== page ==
Monday, October 1, 2012

Madison's Union

President James Madison, speaking at his inauguration in March of 1817, was able with satisfaction to look back at the Revolution of 1776, at the country's success in defending itself in the War of 1812, and at the economic and geographic growth of the nation. Having seen the Bill of Rights through the ratification process from 1789 to 1791, he was an experienced legislator, and a proven supporter of personal freedoms.

The early history of the United States can be seen as a paradox: how could the nation moved away from the Articles of Confederation toward the Constitution, in order to have a somewhat stronger central government for purposes of military self-defense and coherent foreign policy, while at the same time preserving individual liberties and independent state governments. It was with this tension that Madison and others wrestled. He noted that

In explaining my sentiments on this subject it may be asked, What raised us to the present happy state? How did we accomplish the Revolution? How remedy the defects of the first instrument of our Union, by infusing into the National Government sufficient power for national purposes, without impairing the just rights of the States or affecting those of individuals? How sustain and pass with glory through the late war? The Government has been in the hands of the people. To the people, therefore, and to the faithful and able depositaries of their trust is the credit due. Had the eople of the United States been educated in different principles had they been less intelligent, less independent, or less virtuous can it be believed that we should have maintained the same steady and consistent career or been blessed with the same success? While, then, the constituent body retains its present sound and healthful state everything will be safe. They will choose competent and faithful representatives for every department. It is only when the people become ignorant and corrupt, when they degenerate into a populace, that they are incapable of exercising the sovereignty. Usurpation is then an easy attainment, and an usurper soon found. The people themselves become the willing instruments of their own debasement and ruin. Let us, then, look to the great cause, and endeavor to preserve it in full force. Let us by all wise and constitutional measures promote intelligence among the people as the best means of preserving our liberties.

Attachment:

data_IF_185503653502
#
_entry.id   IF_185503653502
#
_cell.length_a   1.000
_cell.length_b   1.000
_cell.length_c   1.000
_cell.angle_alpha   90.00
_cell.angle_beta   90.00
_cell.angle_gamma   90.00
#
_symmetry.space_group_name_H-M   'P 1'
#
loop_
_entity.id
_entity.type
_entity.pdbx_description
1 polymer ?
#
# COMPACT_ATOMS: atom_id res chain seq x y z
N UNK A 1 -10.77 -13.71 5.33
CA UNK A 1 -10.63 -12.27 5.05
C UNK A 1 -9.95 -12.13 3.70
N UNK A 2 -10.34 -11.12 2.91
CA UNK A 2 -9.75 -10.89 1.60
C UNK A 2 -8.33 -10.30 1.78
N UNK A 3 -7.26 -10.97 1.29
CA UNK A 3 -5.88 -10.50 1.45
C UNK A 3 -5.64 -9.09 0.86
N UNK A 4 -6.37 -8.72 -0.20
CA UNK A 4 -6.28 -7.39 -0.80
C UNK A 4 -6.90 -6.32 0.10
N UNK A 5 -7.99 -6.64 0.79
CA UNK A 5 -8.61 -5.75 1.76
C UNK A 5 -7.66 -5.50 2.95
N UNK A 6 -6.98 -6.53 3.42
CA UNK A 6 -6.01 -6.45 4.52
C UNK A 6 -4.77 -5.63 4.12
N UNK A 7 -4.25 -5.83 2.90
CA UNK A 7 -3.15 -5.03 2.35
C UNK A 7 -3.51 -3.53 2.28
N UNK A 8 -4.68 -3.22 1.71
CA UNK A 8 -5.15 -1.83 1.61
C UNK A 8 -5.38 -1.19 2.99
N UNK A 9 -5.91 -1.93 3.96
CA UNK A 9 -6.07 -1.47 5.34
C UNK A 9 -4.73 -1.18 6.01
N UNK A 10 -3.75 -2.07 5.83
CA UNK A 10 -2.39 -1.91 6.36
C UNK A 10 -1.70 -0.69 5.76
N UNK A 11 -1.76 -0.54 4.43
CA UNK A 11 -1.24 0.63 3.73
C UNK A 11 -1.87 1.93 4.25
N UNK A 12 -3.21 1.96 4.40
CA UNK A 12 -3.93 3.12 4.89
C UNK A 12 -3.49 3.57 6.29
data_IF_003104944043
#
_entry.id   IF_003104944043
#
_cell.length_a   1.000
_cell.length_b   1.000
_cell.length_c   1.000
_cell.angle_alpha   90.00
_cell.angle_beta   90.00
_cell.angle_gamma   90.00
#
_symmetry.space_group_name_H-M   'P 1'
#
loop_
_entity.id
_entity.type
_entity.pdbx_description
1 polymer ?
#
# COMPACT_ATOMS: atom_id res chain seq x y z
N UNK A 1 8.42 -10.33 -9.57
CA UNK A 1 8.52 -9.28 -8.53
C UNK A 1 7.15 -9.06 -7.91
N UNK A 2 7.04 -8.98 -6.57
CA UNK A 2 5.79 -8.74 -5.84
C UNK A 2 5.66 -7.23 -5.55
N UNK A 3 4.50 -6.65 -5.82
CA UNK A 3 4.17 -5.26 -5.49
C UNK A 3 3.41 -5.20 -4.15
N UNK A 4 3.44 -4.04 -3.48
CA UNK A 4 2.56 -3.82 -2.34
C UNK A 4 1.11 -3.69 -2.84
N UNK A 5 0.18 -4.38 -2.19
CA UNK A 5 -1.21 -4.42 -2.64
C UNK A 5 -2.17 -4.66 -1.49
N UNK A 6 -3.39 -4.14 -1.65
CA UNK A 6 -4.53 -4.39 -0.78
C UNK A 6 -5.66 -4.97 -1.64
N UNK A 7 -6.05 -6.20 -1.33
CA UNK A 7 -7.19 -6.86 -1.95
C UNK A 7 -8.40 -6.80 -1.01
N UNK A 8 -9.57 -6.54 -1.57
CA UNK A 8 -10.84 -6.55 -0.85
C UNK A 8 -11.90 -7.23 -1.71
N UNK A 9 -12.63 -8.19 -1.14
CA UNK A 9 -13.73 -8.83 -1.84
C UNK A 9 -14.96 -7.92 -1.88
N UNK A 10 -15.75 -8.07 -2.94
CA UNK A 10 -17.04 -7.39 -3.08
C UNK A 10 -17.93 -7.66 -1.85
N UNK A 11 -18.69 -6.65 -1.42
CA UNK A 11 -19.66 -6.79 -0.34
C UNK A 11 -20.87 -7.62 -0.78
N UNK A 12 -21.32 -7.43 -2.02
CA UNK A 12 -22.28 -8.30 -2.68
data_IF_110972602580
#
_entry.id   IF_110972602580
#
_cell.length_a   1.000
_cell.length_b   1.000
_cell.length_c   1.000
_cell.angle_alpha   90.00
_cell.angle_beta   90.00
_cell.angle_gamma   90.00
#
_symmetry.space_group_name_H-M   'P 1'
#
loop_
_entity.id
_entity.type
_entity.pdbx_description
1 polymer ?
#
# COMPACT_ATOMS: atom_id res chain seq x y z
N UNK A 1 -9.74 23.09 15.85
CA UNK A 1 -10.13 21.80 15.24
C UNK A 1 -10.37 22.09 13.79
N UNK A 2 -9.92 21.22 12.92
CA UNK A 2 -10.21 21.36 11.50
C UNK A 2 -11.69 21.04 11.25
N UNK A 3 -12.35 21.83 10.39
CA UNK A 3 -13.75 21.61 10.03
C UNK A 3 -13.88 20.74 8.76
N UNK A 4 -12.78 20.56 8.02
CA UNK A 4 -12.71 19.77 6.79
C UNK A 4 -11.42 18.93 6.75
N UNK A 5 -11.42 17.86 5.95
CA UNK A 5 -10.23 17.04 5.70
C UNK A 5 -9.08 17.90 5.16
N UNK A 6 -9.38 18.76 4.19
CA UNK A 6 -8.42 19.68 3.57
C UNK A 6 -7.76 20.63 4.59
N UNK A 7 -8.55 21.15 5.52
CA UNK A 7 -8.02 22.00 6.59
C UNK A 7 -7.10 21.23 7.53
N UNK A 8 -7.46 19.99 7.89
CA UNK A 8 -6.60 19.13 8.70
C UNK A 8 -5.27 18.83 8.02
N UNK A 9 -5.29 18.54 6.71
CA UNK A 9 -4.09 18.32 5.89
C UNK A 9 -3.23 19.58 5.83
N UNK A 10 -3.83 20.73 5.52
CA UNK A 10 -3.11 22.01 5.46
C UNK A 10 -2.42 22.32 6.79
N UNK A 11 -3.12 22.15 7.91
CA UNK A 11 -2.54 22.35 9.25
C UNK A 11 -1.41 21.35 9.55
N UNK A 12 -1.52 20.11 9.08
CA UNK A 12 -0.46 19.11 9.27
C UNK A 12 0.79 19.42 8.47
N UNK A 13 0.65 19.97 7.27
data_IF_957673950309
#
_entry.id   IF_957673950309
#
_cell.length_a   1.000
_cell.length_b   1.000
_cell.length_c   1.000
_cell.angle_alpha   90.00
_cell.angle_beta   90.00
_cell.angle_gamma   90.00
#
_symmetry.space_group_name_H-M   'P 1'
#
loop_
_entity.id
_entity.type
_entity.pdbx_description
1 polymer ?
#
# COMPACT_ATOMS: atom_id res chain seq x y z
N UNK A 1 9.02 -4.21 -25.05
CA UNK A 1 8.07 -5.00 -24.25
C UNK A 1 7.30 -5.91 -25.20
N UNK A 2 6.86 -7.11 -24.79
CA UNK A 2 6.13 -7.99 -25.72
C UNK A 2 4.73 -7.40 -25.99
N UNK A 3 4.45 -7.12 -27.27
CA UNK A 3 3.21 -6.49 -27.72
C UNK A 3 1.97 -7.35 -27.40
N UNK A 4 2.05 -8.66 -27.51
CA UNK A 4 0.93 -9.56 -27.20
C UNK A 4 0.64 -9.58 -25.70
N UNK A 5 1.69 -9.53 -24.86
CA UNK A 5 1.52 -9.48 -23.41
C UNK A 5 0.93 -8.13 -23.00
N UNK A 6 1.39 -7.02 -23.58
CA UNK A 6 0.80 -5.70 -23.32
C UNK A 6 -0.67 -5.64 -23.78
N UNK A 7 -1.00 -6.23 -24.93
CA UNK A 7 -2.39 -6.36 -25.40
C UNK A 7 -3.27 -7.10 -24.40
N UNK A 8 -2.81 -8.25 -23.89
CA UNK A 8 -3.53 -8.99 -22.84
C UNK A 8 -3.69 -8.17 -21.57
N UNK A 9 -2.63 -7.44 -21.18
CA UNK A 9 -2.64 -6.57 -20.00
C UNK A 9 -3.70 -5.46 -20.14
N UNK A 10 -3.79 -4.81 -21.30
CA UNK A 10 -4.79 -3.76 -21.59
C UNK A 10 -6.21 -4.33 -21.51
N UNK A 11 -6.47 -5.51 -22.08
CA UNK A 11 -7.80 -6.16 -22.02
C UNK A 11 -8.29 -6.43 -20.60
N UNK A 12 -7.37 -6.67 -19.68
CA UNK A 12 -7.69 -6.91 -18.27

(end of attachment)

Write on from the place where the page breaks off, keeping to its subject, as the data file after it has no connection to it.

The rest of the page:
Almost two hundred years later, this same tension continues to make itself felt in American politics. The rights of the individual, and the self-determination of each of the fifty states, stands across from the need for a centralized government which is strong enough to militarily defend our interests and to present to the world a coherent foreign policy. Historian Laura Ingraham writes:

So our federal government has two big problems. One, our country is too large and diverse to be adequately covered by a single set of policies. Two, because the country is so big, it is very difficult to even for members of the House to adequately represent the people who elect them. Neither of these problems is going away anytime soon. Certainly the country is not going to get smaller. And I don't think anyone really believes we should have thousands of members in the House of Representatives - talk about "big government." The congressional dining room would become a drive-through and C-SPAN would constitute half of your cable lineup. In light of these facts, how can we truly give "Power to the People"?

Like James Madison, Laura Ingraham considers John Locke's principle that the sovereignty - the legitimacy - of a government is derived from the consent of the governed. "Power to the People," as the slogan goes, is also "Power from the People." Power is given to citizens when it is recognized that it is they who lend power to the government. Locke's principle is most effectively implemented by smaller local governments, which are more flexible to respond to regional conditions, and which are easier for the individual citizen to access. It's easier for a citizen's expressions and communications to impact his city council than his national Congress.

Federalism is a big part of the answer. In general, it is far better that issues be decided by a town council than a state legislature, and better that issues be decided by a state legislature than the federal government. Each step up that ladder takes governmental power farther away from the people it's meant to serve and puts more power in unreachable government bureaucracies.

When we compare the national government in Washington with state, county, and city governments, we note that the national government piles up ever-larger amounts of debt quickly, while most local governments have enacted rules which prevent them from having debt at all; the national government increases taxes often and significantly; local governments are more likely to concentrate on ways to keep taxes as low as possible. By definition, local governments can more accurately reflect the cultures of those in their territories, while the large national must choose a course which corresponds to the views of a very small segment of the nation's citizens.